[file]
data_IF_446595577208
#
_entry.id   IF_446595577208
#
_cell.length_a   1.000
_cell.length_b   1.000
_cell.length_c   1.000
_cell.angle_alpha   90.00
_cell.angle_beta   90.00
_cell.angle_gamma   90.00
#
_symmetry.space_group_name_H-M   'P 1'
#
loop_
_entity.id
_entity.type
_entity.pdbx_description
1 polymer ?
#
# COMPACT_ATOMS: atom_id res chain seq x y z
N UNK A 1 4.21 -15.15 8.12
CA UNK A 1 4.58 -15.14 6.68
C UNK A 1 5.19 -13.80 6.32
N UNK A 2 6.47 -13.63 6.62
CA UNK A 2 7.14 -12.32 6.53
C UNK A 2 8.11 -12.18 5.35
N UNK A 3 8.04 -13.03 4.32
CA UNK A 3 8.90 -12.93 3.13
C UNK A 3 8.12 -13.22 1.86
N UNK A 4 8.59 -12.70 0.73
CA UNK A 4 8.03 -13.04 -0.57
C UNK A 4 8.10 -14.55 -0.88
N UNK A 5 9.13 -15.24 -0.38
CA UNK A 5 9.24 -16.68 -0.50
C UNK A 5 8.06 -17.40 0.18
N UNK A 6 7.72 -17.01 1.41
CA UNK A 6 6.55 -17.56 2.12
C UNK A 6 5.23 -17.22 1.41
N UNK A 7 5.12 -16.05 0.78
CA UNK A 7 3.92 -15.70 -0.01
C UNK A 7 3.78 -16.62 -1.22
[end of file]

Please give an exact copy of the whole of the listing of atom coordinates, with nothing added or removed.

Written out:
data_IF_446595577208
#
_entry.id   IF_446595577208
#
_cell.length_a   1.000
_cell.length_b   1.000
_cell.length_c   1.000
_cell.angle_alpha   90.00
_cell.angle_beta   90.00
_cell.angle_gamma   90.00
#
_symmetry.space_group_name_H-M   'P 1'
#
loop_
_entity.id
_entity.type
_entity.pdbx_description
1 polymer ?
#
# COMPACT_ATOMS: atom_id res chain seq x y z
N UNK A 1 4.21 -15.15 8.12
CA UNK A 1 4.58 -15.14 6.68
C UNK A 1 5.19 -13.80 6.32
N UNK A 2 6.47 -13.63 6.62
CA UNK A 2 7.14 -12.32 6.53
C UNK A 2 8.11 -12.18 5.35
N UNK A 3 8.04 -13.03 4.32
CA UNK A 3 8.90 -12.93 3.13
C UNK A 3 8.12 -13.22 1.86
N UNK A 4 8.59 -12.70 0.73
CA UNK A 4 8.03 -13.04 -0.57
C UNK A 4 8.10 -14.55 -0.88
N UNK A 5 9.13 -15.24 -0.38
CA UNK A 5 9.24 -16.68 -0.50
C UNK A 5 8.06 -17.40 0.18
N UNK A 6 7.72 -17.01 1.41
CA UNK A 6 6.55 -17.56 2.12
C UNK A 6 5.23 -17.22 1.41
N UNK A 7 5.12 -16.05 0.78
CA UNK A 7 3.92 -15.70 -0.01
C UNK A 7 3.78 -16.62 -1.22